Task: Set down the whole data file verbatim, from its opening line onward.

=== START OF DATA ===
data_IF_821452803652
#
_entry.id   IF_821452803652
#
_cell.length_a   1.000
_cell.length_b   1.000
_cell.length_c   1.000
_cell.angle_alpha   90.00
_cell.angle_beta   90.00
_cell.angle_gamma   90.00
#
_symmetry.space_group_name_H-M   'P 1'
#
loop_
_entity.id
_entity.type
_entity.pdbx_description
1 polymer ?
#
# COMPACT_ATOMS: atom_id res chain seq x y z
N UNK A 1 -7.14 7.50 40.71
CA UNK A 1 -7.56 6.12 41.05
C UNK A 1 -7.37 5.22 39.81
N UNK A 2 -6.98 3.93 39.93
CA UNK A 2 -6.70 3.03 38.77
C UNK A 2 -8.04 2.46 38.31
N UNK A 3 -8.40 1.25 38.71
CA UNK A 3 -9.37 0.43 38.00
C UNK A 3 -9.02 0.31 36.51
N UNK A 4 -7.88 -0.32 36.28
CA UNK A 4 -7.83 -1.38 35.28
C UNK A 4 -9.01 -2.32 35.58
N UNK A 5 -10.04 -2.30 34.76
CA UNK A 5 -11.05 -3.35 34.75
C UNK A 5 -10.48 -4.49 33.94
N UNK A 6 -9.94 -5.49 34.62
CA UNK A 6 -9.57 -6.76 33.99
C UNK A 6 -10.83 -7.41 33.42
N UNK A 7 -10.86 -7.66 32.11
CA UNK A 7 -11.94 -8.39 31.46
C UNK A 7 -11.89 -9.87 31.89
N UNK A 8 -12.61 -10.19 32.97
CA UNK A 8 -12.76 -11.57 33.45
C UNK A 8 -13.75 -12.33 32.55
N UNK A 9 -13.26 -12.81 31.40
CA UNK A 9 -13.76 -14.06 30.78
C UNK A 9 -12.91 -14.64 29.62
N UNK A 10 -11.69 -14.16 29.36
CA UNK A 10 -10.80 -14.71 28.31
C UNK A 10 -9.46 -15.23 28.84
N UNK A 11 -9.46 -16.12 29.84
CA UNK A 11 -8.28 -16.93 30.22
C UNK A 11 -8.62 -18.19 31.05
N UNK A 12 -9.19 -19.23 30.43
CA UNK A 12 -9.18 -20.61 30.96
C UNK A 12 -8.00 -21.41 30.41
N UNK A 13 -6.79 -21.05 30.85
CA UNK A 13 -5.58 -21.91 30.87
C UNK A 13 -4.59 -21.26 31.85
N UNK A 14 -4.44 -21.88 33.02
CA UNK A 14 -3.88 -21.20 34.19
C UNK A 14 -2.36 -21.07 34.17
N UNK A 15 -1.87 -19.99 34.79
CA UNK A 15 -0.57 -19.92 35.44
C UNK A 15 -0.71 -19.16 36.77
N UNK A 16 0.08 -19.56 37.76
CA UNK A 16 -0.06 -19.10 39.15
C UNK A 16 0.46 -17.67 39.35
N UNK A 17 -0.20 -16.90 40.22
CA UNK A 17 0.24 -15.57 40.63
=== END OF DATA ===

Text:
data_IF_821452803652
#
_entry.id   IF_821452803652
#
_cell.length_a   1.000
_cell.length_b   1.000
_cell.length_c   1.000
_cell.angle_alpha   90.00
_cell.angle_beta   90.00
_cell.angle_gamma   90.00
#
_symmetry.space_group_name_H-M   'P 1'
#
loop_
_entity.id
_entity.type
_entity.pdbx_description
1 polymer ?
#
# COMPACT_ATOMS: atom_id res chain seq x y z
N UNK A 1 -7.14 7.50 40.71
CA UNK A 1 -7.56 6.12 41.05
C UNK A 1 -7.37 5.22 39.81
N UNK A 2 -6.98 3.93 39.93
CA UNK A 2 -6.70 3.03 38.77
C UNK A 2 -8.04 2.46 38.31
N UNK A 3 -8.40 1.25 38.71
CA UNK A 3 -9.37 0.43 38.00
C UNK A 3 -9.02 0.31 36.51
N UNK A 4 -7.88 -0.32 36.28
CA UNK A 4 -7.83 -1.38 35.28
C UNK A 4 -9.01 -2.32 35.58
N UNK A 5 -10.04 -2.30 34.76
CA UNK A 5 -11.05 -3.35 34.75
C UNK A 5 -10.48 -4.49 33.94
N UNK A 6 -9.94 -5.49 34.62
CA UNK A 6 -9.57 -6.76 33.99
C UNK A 6 -10.83 -7.41 33.42
N UNK A 7 -10.86 -7.66 32.11
CA UNK A 7 -11.94 -8.39 31.46
C UNK A 7 -11.89 -9.87 31.89
N UNK A 8 -12.61 -10.19 32.97
CA UNK A 8 -12.76 -11.57 33.45
C UNK A 8 -13.75 -12.33 32.55
N UNK A 9 -13.26 -12.81 31.40
CA UNK A 9 -13.76 -14.06 30.78
C UNK A 9 -12.91 -14.64 29.62
N UNK A 10 -11.69 -14.16 29.36
CA UNK A 10 -10.80 -14.71 28.31
C UNK A 10 -9.46 -15.23 28.84
N UNK A 11 -9.46 -16.12 29.84
CA UNK A 11 -8.28 -16.93 30.22
C UNK A 11 -8.62 -18.19 31.05
N UNK A 12 -9.19 -19.23 30.43
CA UNK A 12 -9.18 -20.61 30.96
C UNK A 12 -8.00 -21.41 30.41
N UNK A 13 -6.79 -21.05 30.85
CA UNK A 13 -5.58 -21.91 30.87
C UNK A 13 -4.59 -21.26 31.85
N UNK A 14 -4.44 -21.88 33.02
CA UNK A 14 -3.88 -21.20 34.19
C UNK A 14 -2.36 -21.07 34.17
N UNK A 15 -1.87 -19.99 34.79
CA UNK A 15 -0.57 -19.92 35.44
C UNK A 15 -0.71 -19.16 36.77
N UNK A 16 0.08 -19.56 37.76
CA UNK A 16 -0.06 -19.10 39.15
C UNK A 16 0.46 -17.67 39.35
N UNK A 17 -0.20 -16.90 40.22
CA UNK A 17 0.24 -15.57 40.63